Language: Valencian and Spanish
Distances: Madrid (357km), Barcelona (351km)
Valencia means: strength or bravery
Curiosity: Paella was born here
Where tradition meets modernity
Valencia is an amazing city, beautiful, lively, rich in art, architecture, culture, and good cuisine. It is the 3rd largest city in Spain. Despite being super modern and reinventing itself at a fast pace, it still preserves the provincial vibe and a strong sense of community. More to it, Valencia is a seaside town with a Mediterranean climate, beautiful landscapes, beaches, lakes and lots of orange plantation.
The city may not be the first option to visit in Spain, but I assure you that if you travel to Valencia, the city will be forever in your memory. In this Valencia Travel Guide you will find tips for planning your trip as well as suggestions on where to eat, what to do, where to stay and much more.
Walking through the historic centre and renting a bike for city sightseeing is the best way to explore Valencia. For those with motor disabilities, it is possible to rent an adapted scooter. The city is flat and super accessible. Public transportation is great with metro, buses, plus taxis and driver apps (Uber, Cabify, etc.). Also, with this app (Valenbisi), you can rent the city bike.
Valencia’s Mediterranean climate is pleasant all year round. The season begins in March, early spring, which is the month of the city’s main festival, Las Fallas. The city gets crowded again in July (early summer) and is still buzzing until the end of October.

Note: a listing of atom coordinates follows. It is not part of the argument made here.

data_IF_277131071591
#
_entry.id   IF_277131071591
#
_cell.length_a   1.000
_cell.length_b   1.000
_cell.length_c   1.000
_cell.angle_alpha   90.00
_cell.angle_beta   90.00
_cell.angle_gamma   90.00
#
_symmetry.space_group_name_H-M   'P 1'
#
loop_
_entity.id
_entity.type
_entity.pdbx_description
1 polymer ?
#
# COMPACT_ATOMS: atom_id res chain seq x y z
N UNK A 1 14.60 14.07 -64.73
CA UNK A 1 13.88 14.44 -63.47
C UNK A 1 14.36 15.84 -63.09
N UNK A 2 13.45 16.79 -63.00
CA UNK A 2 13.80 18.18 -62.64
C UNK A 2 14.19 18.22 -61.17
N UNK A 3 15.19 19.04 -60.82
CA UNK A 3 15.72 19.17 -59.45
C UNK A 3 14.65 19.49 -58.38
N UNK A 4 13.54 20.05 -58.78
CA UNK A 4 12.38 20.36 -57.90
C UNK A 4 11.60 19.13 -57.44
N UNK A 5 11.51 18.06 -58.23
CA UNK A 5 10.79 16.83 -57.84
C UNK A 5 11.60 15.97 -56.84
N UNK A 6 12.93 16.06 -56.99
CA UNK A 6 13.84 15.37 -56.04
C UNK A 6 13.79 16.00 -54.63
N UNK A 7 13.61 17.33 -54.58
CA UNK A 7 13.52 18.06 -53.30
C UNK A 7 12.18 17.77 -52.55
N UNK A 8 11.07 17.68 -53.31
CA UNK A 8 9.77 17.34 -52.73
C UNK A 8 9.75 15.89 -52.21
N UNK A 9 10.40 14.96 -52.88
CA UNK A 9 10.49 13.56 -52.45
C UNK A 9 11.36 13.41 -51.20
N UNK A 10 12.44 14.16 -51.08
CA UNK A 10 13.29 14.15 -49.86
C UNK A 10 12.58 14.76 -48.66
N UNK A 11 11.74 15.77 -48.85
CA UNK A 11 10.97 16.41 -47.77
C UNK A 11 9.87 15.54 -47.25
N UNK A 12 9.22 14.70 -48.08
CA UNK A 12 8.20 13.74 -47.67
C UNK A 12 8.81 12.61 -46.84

Where to stay
Historic Location: Ciutat Vella (El Carmen)
The old centre of Valencia is the heart and soul of the city, and of course, the most touristy neighbourhood. The former walled district consists of 5 regions. El Carmen is a good neighbourhood choice within the historic centre, close to the city’s main attractions and restaurants.
Modern and Nightlife: Ruzafa
Ruzafa is the hipster neighbourhood of the city. With cafes for digital nomads, vegan restaurants and concept stores, new trends are here. It is cheaper to stay in Ruzafa than El Carmen and still very close to downtown.
Beach and Tranquility: El Cabanyal and La Malva-Rosa
Unlike many coastal cities, Valencia has more accommodation options in the centre than near the beaches. Now, those who seek tranquillity and like to wake up feeling the breeze of the sea, I suggest staying in La Malva-Rosa and El Cabanyal. Transportation to the city centre is easy via metro, tram or bus.
See local life: Benimaclet
This neighbourhood was once an independent village of Valencia, the old streets give the impression of a quiet place, but in fact, Benimaclet is a lively, multicultural neighbourhood, home to traditional families, students and foreigners. The region is full of restaurants and bars. Public transport is also very accessible.
Where to stay
If you travel to Valencia, pay attention to the contrast between tradition and modernity, the practice with urban sustainability, concern for mobility and inclusion, the importance of fresh and local ingredients, the symmetry of buildings. Oh and the tiles! Valencia teaches you in the details!